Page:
Summary: Raves have been the subject of sociological research for many years, with their increasing commercialisation being a key topic of interest. However, little attention has been paid to how young people attending raves view the changes in rave culture. This article examines four of the changes associated with the commercialisation of the Melbourne rave/dance party scene. It also examines representations of past and present raves/dance parties articulated by a group of long-term rave/dance party attendees. Nostalgic representations of past rave forms can be read as claims to subcultural capital, to the possession of an 'authentic' rave identity.

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by Rob White

Youth Studies Australia, v.27, n.3, p.9.

A Youth Studies Australia anthology for youth workers

(PDF version)

Back in 1995, Youth Studies Australia published an article by Richard Eckersley that provoked much discussion over questions relating to young people, culture and values. At the heart of Richard?s argument was the notion that contemporary Western culture is characterised by moral confusion and contradiction, including the promotion of inappropriate and antisocial values.

Indeed, there is much to learn from what has gone before, in regard to understanding and interpreting where we are going into the future.

The article stimulated much debate over Western values and where, how and if young people can develop a moral compass to guide them in turbulent times. Such was the relevance and resonance of the piece that it was later translated and reprinted in a Latin American journal of adolescent health. Articles such as this are as important today as they were when they were written. Indeed, there is much to learn from what has gone before, in regard to understanding and interpreting where we are going in the future.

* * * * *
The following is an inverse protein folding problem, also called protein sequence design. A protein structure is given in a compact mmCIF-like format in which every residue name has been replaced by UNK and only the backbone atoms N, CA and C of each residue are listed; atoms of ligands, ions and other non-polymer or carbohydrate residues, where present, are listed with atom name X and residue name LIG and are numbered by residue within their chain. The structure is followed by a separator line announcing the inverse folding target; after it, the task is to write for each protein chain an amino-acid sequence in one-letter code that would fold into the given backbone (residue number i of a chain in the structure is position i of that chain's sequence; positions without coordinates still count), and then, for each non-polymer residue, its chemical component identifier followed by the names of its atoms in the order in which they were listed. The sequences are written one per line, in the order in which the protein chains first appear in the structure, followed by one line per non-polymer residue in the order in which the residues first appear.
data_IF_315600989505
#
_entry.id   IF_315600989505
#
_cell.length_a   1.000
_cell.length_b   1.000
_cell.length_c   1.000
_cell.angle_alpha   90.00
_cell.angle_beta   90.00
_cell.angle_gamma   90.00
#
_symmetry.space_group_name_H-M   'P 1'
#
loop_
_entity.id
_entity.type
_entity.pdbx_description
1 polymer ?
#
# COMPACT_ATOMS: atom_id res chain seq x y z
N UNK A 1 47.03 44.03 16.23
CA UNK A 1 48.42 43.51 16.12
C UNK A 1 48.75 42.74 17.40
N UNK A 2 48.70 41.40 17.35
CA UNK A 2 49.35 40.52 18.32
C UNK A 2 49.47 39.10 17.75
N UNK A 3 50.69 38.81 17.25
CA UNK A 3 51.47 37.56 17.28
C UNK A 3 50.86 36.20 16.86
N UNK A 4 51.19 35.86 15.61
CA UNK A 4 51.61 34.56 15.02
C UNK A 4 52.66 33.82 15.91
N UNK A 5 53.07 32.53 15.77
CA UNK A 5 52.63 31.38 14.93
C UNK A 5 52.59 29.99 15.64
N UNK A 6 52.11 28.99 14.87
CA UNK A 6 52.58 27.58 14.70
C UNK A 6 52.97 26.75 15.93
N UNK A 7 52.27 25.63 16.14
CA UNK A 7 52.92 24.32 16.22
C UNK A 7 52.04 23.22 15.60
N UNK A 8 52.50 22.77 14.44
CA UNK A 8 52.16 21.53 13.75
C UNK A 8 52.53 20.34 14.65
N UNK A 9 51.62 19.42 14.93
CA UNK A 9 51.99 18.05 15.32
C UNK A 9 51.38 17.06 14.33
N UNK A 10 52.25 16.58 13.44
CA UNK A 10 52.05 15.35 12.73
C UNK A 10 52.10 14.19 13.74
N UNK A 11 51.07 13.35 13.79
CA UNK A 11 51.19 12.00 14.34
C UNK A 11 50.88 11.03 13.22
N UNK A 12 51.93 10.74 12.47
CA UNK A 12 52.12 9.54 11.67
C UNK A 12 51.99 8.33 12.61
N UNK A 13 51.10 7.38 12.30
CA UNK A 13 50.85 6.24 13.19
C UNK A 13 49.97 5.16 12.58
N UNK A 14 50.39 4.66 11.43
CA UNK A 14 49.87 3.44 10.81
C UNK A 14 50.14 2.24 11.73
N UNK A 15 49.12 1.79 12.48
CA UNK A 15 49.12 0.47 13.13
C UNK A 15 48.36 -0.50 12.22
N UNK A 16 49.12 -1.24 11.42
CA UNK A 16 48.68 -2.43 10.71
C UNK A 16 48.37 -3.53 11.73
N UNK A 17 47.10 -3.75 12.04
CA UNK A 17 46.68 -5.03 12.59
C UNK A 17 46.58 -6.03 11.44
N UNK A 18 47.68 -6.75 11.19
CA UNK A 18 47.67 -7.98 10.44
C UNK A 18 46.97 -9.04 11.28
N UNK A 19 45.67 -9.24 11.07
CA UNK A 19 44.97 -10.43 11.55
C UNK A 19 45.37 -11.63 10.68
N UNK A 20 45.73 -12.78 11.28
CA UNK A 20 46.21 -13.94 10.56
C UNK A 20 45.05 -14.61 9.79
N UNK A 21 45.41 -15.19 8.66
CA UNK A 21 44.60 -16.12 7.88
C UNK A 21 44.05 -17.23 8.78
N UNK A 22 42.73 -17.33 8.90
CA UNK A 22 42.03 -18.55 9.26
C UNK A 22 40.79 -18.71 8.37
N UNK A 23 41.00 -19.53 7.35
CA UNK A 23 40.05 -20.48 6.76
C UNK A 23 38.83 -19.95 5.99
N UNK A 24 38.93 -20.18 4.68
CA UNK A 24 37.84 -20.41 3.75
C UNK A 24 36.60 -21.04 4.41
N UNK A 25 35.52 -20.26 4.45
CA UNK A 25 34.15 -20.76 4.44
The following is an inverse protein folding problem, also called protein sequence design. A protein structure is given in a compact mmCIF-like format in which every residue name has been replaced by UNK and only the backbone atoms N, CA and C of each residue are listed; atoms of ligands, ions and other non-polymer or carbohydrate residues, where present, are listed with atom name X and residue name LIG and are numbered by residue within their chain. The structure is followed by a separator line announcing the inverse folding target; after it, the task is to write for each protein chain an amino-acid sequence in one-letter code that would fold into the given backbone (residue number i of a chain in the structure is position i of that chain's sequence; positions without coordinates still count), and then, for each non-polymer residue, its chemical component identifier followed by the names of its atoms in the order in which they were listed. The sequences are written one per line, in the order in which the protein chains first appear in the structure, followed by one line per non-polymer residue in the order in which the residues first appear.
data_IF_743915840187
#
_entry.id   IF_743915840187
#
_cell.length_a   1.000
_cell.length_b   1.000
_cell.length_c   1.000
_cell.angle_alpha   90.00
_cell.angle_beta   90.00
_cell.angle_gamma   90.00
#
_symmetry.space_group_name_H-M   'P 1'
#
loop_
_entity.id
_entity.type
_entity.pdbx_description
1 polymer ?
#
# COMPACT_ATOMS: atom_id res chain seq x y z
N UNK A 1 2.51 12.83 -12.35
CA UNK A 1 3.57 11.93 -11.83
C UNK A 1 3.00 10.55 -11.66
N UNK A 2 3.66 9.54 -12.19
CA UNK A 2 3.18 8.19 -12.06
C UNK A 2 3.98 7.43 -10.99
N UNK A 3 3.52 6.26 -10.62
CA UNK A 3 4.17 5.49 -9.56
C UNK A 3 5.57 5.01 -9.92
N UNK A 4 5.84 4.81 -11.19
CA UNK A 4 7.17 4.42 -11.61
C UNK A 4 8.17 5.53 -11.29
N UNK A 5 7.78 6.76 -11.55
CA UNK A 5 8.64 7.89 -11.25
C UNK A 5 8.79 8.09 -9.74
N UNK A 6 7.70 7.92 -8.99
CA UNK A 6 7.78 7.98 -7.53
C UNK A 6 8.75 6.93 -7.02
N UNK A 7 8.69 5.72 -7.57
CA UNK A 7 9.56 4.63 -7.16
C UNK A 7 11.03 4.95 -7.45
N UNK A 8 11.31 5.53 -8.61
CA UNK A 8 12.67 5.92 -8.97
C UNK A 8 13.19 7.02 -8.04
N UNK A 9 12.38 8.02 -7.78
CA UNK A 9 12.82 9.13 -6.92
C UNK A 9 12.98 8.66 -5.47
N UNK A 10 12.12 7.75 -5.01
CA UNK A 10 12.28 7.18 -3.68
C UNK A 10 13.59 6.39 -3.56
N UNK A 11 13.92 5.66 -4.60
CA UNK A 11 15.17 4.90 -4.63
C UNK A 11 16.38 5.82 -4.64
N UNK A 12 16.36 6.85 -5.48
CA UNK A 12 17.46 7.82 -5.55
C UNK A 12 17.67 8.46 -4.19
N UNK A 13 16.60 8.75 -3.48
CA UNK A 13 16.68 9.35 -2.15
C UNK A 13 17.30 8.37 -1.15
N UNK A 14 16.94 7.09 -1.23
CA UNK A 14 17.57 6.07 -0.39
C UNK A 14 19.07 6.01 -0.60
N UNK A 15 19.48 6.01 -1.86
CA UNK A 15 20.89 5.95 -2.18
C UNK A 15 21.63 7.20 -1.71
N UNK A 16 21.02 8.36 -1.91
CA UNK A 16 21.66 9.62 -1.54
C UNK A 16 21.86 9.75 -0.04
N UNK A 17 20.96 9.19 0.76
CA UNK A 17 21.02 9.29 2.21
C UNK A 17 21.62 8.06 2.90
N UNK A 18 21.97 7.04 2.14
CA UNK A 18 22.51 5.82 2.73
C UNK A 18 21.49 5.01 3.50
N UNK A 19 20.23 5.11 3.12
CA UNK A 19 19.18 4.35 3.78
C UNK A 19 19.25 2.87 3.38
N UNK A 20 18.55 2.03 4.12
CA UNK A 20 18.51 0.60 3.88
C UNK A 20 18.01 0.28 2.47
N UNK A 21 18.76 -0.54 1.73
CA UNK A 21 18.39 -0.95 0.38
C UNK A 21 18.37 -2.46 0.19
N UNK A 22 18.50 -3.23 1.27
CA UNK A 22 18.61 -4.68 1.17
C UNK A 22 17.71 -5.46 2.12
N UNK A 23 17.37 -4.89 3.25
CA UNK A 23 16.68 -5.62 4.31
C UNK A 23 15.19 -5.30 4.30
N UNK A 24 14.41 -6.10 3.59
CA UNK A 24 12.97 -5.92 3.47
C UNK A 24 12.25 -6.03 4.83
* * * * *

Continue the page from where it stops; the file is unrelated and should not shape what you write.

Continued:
The inspiration and exasperation experienced by youth workers, over the last two decades in particular, has been captured in the many articles published in Youth Studies Australia [YSA].

Some of us closely associated with the Australian Clearinghouse for Youth Studies believe that this wealth of experience and expertise shouldn?t be consigned to the role of archival material. We feel that it needs to be actively tapped into in ways that will again bring it to the fore. ACYS Publishing, therefore, is currently in the process of compiling a three-volume series titled Doing youth work in Australia,
which will feature the ?best of? all Youth Studies Australia articles. Youth work in Australia has a long and generally distinguished reputation. It also has a history of innovation, passion and practical relevance as issues, old and new, present themselves to workers and to those with whom they work ? young people.

In preparing this three-volume series, we carefully reviewed over 20 years of journal contributions and liaised with youth work lecturers in three different states. From literally hundreds of articles, we selected approximately 120 that we felt would be the most useful and relevant, and of practical significance, to youth workers doing youth work in Australia today.

In the three volumes ? Concepts and methods of youth work, Youth work and youth issues, and Youth work and social diversity ? we cover a comprehensive range of issues. The material in these volumes reflects the experience and thoughtful reflections of people actively engaged in youth work practice, youth affairs policy and youth research generally, as well as the wisdom of those no longer here (having left the field, retired or moved on to something else in their lives). The fact that some of the articles were written over a decade ago testifies to the continuing relevance and importance of certain issues.

What becomes clear very quickly in this material is that there is an intrinsic interconnection of issues, and that good youth work demands a holistic approach to the total person.

In the following pages, we republish Richard?s article to provide an indication of the standard of material that will be included in the Doing youth work in Australia series and, just perhaps, to rekindle the debate over values and visions.